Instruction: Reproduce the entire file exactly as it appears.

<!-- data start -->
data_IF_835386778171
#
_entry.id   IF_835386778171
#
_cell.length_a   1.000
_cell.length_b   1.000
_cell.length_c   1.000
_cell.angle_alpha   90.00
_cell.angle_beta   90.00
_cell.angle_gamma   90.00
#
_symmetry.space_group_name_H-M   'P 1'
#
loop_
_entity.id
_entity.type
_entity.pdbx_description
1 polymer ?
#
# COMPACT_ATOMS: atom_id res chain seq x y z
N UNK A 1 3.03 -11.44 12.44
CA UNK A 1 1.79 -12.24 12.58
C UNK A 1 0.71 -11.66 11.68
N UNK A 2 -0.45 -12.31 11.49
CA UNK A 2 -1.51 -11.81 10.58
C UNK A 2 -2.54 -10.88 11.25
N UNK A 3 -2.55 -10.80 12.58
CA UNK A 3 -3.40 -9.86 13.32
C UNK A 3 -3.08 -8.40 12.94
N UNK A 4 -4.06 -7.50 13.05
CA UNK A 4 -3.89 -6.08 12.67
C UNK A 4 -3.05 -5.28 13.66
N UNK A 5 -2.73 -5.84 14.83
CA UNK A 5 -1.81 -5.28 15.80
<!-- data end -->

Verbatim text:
data_IF_835386778171
#
_entry.id   IF_835386778171
#
_cell.length_a   1.000
_cell.length_b   1.000
_cell.length_c   1.000
_cell.angle_alpha   90.00
_cell.angle_beta   90.00
_cell.angle_gamma   90.00
#
_symmetry.space_group_name_H-M   'P 1'
#
loop_
_entity.id
_entity.type
_entity.pdbx_description
1 polymer ?
#
# COMPACT_ATOMS: atom_id res chain seq x y z
N UNK A 1 3.03 -11.44 12.44
CA UNK A 1 1.79 -12.24 12.58
C UNK A 1 0.71 -11.66 11.68
N UNK A 2 -0.45 -12.31 11.49
CA UNK A 2 -1.51 -11.81 10.58
C UNK A 2 -2.54 -10.88 11.25
N UNK A 3 -2.55 -10.80 12.58
CA UNK A 3 -3.40 -9.86 13.32
C UNK A 3 -3.08 -8.40 12.94
N UNK A 4 -4.06 -7.50 13.05
CA UNK A 4 -3.89 -6.08 12.67
C UNK A 4 -3.05 -5.28 13.66
N UNK A 5 -2.73 -5.84 14.83
CA UNK A 5 -1.81 -5.28 15.80